Shepherd University: The institution’s general focus for its strategy on enrollment is to develop and implement seamless admissions and transfer processes for two targeted populations: transfer students and adult learners. The institution will Increase community and regional awareness of the programs and services offered for adult learners. Efforts include promotion of programs, such as the RBA program, courses with WV Rocks and new curricular offerings in Shepherd’s RBA degree competition program. These efforts will include the establishment of support material in print and on the web for transfer student populations. The institution will establish a transfer student webpage to provide students with a one-stop shopping approach to finding relevant information and services. Shepherd will also identify transfer-specific representatives from Admissions and the Registrar’s office to work directly with transfer-specific advisors. Additionally, the institution will establish a clear catalog of course equivalencies for each articulation agreement with two-year institutions and increase efforts to streamline the admissions process for transfer students, developing equivalencies that ensure maximum credit transfer.
West Liberty University: The institution plans to increase the number of new students by using both internal and external resources in a cross-functional approach to developing new initiatives aimed at increasing overall student population. Faculty will utilize their expertise to enhance the recruitment and retention efforts of enrollment services by developing retention strategies specific to their programs of study. This will include visiting local high schools to meet with students in introductory courses in specific disciplines (i.e., business, health care, and sciences). These visits will focus on career pathways, curriculum, and the opportunities of higher education. Additionally, the institution will implement a customer relations management system (CRM) for admissions and recruitment to track recruiting information and centralize communication.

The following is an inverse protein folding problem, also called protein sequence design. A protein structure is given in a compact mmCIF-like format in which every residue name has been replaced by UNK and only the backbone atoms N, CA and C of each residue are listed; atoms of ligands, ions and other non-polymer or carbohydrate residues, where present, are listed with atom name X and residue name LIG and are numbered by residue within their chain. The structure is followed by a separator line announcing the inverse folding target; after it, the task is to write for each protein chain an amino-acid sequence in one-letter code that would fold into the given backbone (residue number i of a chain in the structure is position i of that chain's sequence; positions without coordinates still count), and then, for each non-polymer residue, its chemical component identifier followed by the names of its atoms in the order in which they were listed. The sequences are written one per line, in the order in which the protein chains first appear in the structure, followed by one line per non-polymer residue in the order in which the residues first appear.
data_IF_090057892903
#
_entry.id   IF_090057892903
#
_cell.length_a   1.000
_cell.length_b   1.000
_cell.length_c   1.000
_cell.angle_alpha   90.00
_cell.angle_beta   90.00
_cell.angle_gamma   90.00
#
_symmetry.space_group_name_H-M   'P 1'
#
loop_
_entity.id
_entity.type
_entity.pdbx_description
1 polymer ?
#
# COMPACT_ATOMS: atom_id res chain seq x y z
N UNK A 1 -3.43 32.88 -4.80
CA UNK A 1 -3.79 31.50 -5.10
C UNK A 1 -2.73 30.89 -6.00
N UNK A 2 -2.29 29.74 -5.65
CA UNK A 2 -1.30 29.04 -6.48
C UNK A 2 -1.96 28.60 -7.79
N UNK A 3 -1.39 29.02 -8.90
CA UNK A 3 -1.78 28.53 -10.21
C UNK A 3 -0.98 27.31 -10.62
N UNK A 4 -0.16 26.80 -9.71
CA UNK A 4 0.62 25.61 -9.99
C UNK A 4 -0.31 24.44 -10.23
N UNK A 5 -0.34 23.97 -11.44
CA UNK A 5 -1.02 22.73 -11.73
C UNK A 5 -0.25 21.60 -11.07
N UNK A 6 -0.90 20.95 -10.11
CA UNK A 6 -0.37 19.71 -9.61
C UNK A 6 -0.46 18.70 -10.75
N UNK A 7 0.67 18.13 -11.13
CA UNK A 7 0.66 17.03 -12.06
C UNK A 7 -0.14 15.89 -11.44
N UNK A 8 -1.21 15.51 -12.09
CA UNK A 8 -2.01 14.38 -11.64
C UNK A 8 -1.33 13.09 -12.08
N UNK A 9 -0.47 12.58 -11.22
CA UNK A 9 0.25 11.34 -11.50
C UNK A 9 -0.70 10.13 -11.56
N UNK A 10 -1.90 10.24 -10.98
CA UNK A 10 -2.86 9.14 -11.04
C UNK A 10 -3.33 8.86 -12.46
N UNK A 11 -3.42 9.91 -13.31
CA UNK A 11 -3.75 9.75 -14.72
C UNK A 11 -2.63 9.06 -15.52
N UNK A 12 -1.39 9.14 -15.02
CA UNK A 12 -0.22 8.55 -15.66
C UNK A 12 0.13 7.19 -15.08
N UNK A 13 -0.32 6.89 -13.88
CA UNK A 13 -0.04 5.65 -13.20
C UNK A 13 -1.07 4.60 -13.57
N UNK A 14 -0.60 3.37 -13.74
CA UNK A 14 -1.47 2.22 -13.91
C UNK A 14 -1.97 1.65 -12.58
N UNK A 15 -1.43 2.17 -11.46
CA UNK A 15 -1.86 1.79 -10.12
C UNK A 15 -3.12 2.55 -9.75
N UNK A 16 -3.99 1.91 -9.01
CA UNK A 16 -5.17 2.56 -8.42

West Virginia State University: The general focus of West Virginia State University’s Enrollment strategy is to grow headcount enrollment. The University will introduce the Return to Learn initiative, which provides an opportunity to reach out to students who left WVSU before completing a degree and other prospective adult learners. It will also create communication paths for high school sophomores and juniors through increased utilization of customer relationship management solution (CRM/EMAS Pro). EMAS Pro allows the Office of Admissions to create communication paths based on student criteria such as high school class year. Since purchasing EMAS in the summer of 2013, admissions staff have focused on communications with high school juniors and seniors. To enhance transfer student enrollment through focused recruitment efforts, one of the University’s admissions counselors has been assigned to work the majority of his/her time with transfer students. The University is expanding the transfer student recruitment target areas to include metro tuition markets. Existing communications with transfer students will be reviewed including content, timing, and delivery mechanisms with improvements being made, where needed.
West Virginia University: The institution will engage in three activities in support of its Enrollment Strategy. The institution will: 1) create and deliver a more robust and systematic comprehensive communication plan; 2) establish a comprehensive, consistent and organized tele-counseling operation across the campus; and 3) enrich on-campus visitation programs with programming and activities targeted to underrepresented students.